Interpreters for Syrian refugees should be given psychological support as a “priority” due to the stress the work causes, according to a study.
Researchers found that while arrangements under the Syrian Vulnerable Person Resettlement Programme (SVPRP) had exceeded the expectations of refugees, there were concerns about support given to interpreters.
The study, which looked at how the scheme was rolled out in Edinburgh as a way to provide guidance for other authorities, highlights how the workers were often the “only available staff” to families, which saw them build close relationships.
Interpreters reported breaking into tears during meetings and suffering bouts of depression as a result of what they were dealing with, often providing help out of hours.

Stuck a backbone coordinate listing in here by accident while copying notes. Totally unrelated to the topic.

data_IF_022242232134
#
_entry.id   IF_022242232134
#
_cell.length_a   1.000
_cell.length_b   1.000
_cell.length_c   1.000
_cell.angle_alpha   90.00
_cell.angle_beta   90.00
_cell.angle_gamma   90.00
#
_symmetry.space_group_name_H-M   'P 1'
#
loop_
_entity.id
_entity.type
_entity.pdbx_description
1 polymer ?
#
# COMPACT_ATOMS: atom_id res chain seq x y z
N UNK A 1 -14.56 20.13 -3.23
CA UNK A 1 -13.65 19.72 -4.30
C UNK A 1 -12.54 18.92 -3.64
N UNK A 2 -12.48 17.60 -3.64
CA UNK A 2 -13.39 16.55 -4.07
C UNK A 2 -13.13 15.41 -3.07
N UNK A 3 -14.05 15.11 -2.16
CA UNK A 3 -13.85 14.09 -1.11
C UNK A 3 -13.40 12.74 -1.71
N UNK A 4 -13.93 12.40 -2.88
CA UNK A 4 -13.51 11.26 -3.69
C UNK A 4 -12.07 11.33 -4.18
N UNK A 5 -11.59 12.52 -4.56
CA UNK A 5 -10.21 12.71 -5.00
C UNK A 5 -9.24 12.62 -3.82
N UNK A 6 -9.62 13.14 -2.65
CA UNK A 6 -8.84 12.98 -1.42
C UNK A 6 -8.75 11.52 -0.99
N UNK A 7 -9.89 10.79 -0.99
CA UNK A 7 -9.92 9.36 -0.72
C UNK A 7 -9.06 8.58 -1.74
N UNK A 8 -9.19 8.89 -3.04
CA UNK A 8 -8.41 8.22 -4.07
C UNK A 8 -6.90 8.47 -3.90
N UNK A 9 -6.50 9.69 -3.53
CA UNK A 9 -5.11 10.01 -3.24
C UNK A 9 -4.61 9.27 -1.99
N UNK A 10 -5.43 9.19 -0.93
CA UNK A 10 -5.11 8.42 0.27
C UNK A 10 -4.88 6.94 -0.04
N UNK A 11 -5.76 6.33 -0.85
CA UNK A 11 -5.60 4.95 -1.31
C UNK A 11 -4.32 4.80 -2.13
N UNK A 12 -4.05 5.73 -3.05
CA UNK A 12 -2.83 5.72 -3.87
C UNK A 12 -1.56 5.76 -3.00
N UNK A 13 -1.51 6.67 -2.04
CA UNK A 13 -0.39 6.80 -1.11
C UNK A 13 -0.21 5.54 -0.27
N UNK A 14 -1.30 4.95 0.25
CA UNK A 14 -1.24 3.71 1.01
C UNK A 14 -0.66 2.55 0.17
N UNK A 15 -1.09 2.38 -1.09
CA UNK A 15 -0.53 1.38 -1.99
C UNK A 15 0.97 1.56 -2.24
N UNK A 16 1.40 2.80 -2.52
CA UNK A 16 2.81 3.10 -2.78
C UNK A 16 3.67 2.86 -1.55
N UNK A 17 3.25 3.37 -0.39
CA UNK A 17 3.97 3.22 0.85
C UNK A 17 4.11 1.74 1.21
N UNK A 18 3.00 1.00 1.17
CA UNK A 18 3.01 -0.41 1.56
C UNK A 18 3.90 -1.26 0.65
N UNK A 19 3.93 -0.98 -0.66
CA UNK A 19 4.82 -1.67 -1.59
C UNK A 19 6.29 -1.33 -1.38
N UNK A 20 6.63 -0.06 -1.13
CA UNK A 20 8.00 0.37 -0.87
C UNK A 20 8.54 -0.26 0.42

SVPRP is a programme which commits the UK Government to resettling 20,000 Syrian refugees. It was announced by the Government following a public outcry over the fate of those attempting the perilous journey across the Mediterranean.
More than 8,000 refugees have so far arrived in the UK under the scheme, which has had a “truly transformative” impact on people’s lives, according to a recent report from United Nations High Commissioner for Refugees (UNHCR).
Refugees have said they are grateful for the “genuine welcome” they have received in the UK, and are heartened that their children have been able to attend school and catch up on lost education, the report said.
But the latest study, published by Oxford University Press on behalf of Faculty of Public Health, indicates that not enough support id put in place for the interpreters required to support the families.
One of the interpreters said in the study: “I just feel down and depressed because every day you are hearing what they’ve been through and it brings back memories to me, because we’ve been through this as well in my country – I was crying with them.”
Another added: “I’ve done quite a lot of work with…